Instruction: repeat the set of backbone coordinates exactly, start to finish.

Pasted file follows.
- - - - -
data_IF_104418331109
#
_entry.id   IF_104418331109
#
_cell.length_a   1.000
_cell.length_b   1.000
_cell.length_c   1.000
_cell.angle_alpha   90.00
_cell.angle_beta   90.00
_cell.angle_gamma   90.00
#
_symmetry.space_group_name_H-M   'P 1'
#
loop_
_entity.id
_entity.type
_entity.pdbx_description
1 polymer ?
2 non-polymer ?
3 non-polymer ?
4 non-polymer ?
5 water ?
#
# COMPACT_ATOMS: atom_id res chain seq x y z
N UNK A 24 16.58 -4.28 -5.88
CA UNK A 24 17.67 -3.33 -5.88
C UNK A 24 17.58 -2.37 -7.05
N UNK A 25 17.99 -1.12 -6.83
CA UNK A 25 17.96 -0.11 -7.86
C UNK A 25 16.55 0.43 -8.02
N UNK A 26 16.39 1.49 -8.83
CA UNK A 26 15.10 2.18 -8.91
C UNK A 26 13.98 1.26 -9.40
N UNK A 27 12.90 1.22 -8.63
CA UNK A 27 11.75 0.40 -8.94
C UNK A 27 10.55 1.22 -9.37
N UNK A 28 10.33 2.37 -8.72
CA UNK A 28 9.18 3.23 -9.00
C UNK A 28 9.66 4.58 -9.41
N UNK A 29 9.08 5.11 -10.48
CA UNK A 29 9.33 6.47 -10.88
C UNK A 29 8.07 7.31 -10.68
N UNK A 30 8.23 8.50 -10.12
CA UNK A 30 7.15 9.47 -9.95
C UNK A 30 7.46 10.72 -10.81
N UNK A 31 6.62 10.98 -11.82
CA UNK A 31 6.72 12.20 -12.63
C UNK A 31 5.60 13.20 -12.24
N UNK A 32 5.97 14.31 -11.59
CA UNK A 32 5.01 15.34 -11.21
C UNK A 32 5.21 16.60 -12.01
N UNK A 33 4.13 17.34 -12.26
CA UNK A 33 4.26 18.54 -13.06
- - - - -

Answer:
data_IF_104418331109
#
_entry.id   IF_104418331109
#
_cell.length_a   1.000
_cell.length_b   1.000
_cell.length_c   1.000
_cell.angle_alpha   90.00
_cell.angle_beta   90.00
_cell.angle_gamma   90.00
#
_symmetry.space_group_name_H-M   'P 1'
#
loop_
_entity.id
_entity.type
_entity.pdbx_description
1 polymer ?
2 non-polymer ?
3 non-polymer ?
4 non-polymer ?
5 water ?
#
# COMPACT_ATOMS: atom_id res chain seq x y z
N UNK A 24 16.58 -4.28 -5.88
CA UNK A 24 17.67 -3.33 -5.88
C UNK A 24 17.58 -2.37 -7.05
N UNK A 25 17.99 -1.12 -6.83
CA UNK A 25 17.96 -0.11 -7.86
C UNK A 25 16.55 0.43 -8.02
N UNK A 26 16.39 1.49 -8.83
CA UNK A 26 15.10 2.18 -8.91
C UNK A 26 13.98 1.26 -9.40
N UNK A 27 12.90 1.22 -8.63
CA UNK A 27 11.75 0.40 -8.94
C UNK A 27 10.55 1.22 -9.37
N UNK A 28 10.33 2.37 -8.72
CA UNK A 28 9.18 3.23 -9.00
C UNK A 28 9.66 4.58 -9.41
N UNK A 29 9.08 5.11 -10.48
CA UNK A 29 9.33 6.47 -10.88
C UNK A 29 8.07 7.31 -10.68
N UNK A 30 8.23 8.50 -10.12
CA UNK A 30 7.15 9.47 -9.95
C UNK A 30 7.46 10.72 -10.81
N UNK A 31 6.62 10.98 -11.82
CA UNK A 31 6.72 12.20 -12.63
C UNK A 31 5.60 13.20 -12.24
N UNK A 32 5.97 14.31 -11.59
CA UNK A 32 5.01 15.34 -11.21
C UNK A 32 5.21 16.60 -12.01
N UNK A 33 4.13 17.34 -12.26
CA UNK A 33 4.26 18.54 -13.06